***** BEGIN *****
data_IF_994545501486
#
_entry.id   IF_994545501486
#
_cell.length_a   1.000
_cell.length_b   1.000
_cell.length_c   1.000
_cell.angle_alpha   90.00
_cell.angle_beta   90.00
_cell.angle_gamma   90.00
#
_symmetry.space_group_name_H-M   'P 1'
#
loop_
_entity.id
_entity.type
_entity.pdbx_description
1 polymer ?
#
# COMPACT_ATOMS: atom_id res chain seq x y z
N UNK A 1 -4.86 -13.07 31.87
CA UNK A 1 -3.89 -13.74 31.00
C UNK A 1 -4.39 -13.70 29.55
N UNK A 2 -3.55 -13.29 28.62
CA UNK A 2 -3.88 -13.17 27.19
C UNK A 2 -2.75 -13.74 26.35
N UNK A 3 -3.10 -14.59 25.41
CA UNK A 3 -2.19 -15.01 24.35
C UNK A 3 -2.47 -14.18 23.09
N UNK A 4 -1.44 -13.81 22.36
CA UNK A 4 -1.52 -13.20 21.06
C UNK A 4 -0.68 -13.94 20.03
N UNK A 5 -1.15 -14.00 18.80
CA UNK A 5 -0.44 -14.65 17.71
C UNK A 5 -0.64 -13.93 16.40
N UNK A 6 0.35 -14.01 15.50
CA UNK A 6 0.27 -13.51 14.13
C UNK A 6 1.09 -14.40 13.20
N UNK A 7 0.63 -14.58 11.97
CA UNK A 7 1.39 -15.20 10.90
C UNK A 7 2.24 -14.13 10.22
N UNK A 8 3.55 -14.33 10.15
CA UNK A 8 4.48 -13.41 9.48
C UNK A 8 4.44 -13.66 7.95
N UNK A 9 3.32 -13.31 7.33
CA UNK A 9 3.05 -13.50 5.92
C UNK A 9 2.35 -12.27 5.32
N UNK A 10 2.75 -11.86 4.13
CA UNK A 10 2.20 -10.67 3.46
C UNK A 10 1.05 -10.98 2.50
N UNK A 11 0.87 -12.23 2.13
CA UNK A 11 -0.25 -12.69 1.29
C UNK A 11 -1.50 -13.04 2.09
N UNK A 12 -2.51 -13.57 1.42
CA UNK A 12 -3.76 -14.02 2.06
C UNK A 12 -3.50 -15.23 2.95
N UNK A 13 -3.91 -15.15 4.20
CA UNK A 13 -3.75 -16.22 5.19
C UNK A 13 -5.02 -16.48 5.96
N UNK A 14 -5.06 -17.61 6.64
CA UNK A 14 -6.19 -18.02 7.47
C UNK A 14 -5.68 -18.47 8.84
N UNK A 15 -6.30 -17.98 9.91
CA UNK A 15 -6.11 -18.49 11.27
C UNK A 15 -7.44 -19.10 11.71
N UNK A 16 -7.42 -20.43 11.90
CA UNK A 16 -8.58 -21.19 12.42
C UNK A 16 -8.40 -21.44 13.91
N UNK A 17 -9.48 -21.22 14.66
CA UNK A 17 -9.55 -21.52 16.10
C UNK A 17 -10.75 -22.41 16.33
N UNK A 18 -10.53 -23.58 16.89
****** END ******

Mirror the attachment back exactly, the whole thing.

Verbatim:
data_IF_994545501486
#
_entry.id   IF_994545501486
#
_cell.length_a   1.000
_cell.length_b   1.000
_cell.length_c   1.000
_cell.angle_alpha   90.00
_cell.angle_beta   90.00
_cell.angle_gamma   90.00
#
_symmetry.space_group_name_H-M   'P 1'
#
loop_
_entity.id
_entity.type
_entity.pdbx_description
1 polymer ?
#
# COMPACT_ATOMS: atom_id res chain seq x y z
N UNK A 1 -4.86 -13.07 31.87
CA UNK A 1 -3.89 -13.74 31.00
C UNK A 1 -4.39 -13.70 29.55
N UNK A 2 -3.55 -13.29 28.62
CA UNK A 2 -3.88 -13.17 27.19
C UNK A 2 -2.75 -13.74 26.35
N UNK A 3 -3.10 -14.59 25.41
CA UNK A 3 -2.19 -15.01 24.35
C UNK A 3 -2.47 -14.18 23.09
N UNK A 4 -1.44 -13.81 22.36
CA UNK A 4 -1.52 -13.20 21.06
C UNK A 4 -0.68 -13.94 20.03
N UNK A 5 -1.15 -14.00 18.80
CA UNK A 5 -0.44 -14.65 17.71
C UNK A 5 -0.64 -13.93 16.40
N UNK A 6 0.35 -14.01 15.50
CA UNK A 6 0.27 -13.51 14.13
C UNK A 6 1.09 -14.40 13.20
N UNK A 7 0.63 -14.58 11.97
CA UNK A 7 1.39 -15.20 10.90
C UNK A 7 2.24 -14.13 10.22
N UNK A 8 3.55 -14.33 10.15
CA UNK A 8 4.48 -13.41 9.48
C UNK A 8 4.44 -13.66 7.95
N UNK A 9 3.32 -13.31 7.33
CA UNK A 9 3.05 -13.50 5.92
C UNK A 9 2.35 -12.27 5.32
N UNK A 10 2.75 -11.86 4.13
CA UNK A 10 2.20 -10.67 3.46
C UNK A 10 1.05 -10.98 2.50
N UNK A 11 0.87 -12.23 2.13
CA UNK A 11 -0.25 -12.69 1.29
C UNK A 11 -1.50 -13.04 2.09
N UNK A 12 -2.51 -13.57 1.42
CA UNK A 12 -3.76 -14.02 2.06
C UNK A 12 -3.50 -15.23 2.95
N UNK A 13 -3.91 -15.15 4.20
CA UNK A 13 -3.75 -16.22 5.19
C UNK A 13 -5.02 -16.48 5.96
N UNK A 14 -5.06 -17.61 6.64
CA UNK A 14 -6.19 -18.02 7.47
C UNK A 14 -5.68 -18.47 8.84
N UNK A 15 -6.30 -17.98 9.91
CA UNK A 15 -6.11 -18.49 11.27
C UNK A 15 -7.44 -19.10 11.71
N UNK A 16 -7.42 -20.43 11.90
CA UNK A 16 -8.58 -21.19 12.42
C UNK A 16 -8.40 -21.44 13.91
N UNK A 17 -9.48 -21.22 14.66
CA UNK A 17 -9.55 -21.52 16.10
C UNK A 17 -10.75 -22.41 16.33
N UNK A 18 -10.53 -23.58 16.89